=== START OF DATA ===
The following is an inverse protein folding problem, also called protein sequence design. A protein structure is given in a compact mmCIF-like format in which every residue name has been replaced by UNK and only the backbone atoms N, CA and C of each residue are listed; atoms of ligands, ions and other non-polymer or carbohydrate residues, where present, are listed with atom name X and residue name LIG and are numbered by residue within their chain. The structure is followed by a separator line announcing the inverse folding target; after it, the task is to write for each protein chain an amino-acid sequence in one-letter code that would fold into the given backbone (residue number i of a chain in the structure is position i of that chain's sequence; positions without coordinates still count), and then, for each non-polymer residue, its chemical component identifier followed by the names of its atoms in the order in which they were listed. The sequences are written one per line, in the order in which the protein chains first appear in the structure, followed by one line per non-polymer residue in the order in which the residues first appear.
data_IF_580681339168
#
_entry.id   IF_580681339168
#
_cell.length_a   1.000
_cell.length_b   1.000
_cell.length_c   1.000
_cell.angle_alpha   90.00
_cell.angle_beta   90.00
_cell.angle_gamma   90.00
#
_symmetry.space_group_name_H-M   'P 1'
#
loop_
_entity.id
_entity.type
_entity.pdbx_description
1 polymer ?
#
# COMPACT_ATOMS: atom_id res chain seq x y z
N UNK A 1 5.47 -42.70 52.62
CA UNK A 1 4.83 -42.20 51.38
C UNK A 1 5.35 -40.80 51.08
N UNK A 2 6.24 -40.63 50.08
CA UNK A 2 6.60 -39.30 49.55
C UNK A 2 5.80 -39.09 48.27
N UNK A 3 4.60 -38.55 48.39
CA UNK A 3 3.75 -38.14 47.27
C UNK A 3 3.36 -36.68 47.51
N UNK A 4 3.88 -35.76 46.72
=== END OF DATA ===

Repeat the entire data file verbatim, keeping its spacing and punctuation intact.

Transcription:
The following is an inverse protein folding problem, also called protein sequence design. A protein structure is given in a compact mmCIF-like format in which every residue name has been replaced by UNK and only the backbone atoms N, CA and C of each residue are listed; atoms of ligands, ions and other non-polymer or carbohydrate residues, where present, are listed with atom name X and residue name LIG and are numbered by residue within their chain. The structure is followed by a separator line announcing the inverse folding target; after it, the task is to write for each protein chain an amino-acid sequence in one-letter code that would fold into the given backbone (residue number i of a chain in the structure is position i of that chain's sequence; positions without coordinates still count), and then, for each non-polymer residue, its chemical component identifier followed by the names of its atoms in the order in which they were listed. The sequences are written one per line, in the order in which the protein chains first appear in the structure, followed by one line per non-polymer residue in the order in which the residues first appear.
data_IF_580681339168
#
_entry.id   IF_580681339168
#
_cell.length_a   1.000
_cell.length_b   1.000
_cell.length_c   1.000
_cell.angle_alpha   90.00
_cell.angle_beta   90.00
_cell.angle_gamma   90.00
#
_symmetry.space_group_name_H-M   'P 1'
#
loop_
_entity.id
_entity.type
_entity.pdbx_description
1 polymer ?
#
# COMPACT_ATOMS: atom_id res chain seq x y z
N UNK A 1 5.47 -42.70 52.62
CA UNK A 1 4.83 -42.20 51.38
C UNK A 1 5.35 -40.80 51.08
N UNK A 2 6.24 -40.63 50.08
CA UNK A 2 6.60 -39.30 49.55
C UNK A 2 5.80 -39.09 48.27
N UNK A 3 4.60 -38.55 48.39
CA UNK A 3 3.75 -38.14 47.27
C UNK A 3 3.36 -36.68 47.51
N UNK A 4 3.88 -35.76 46.72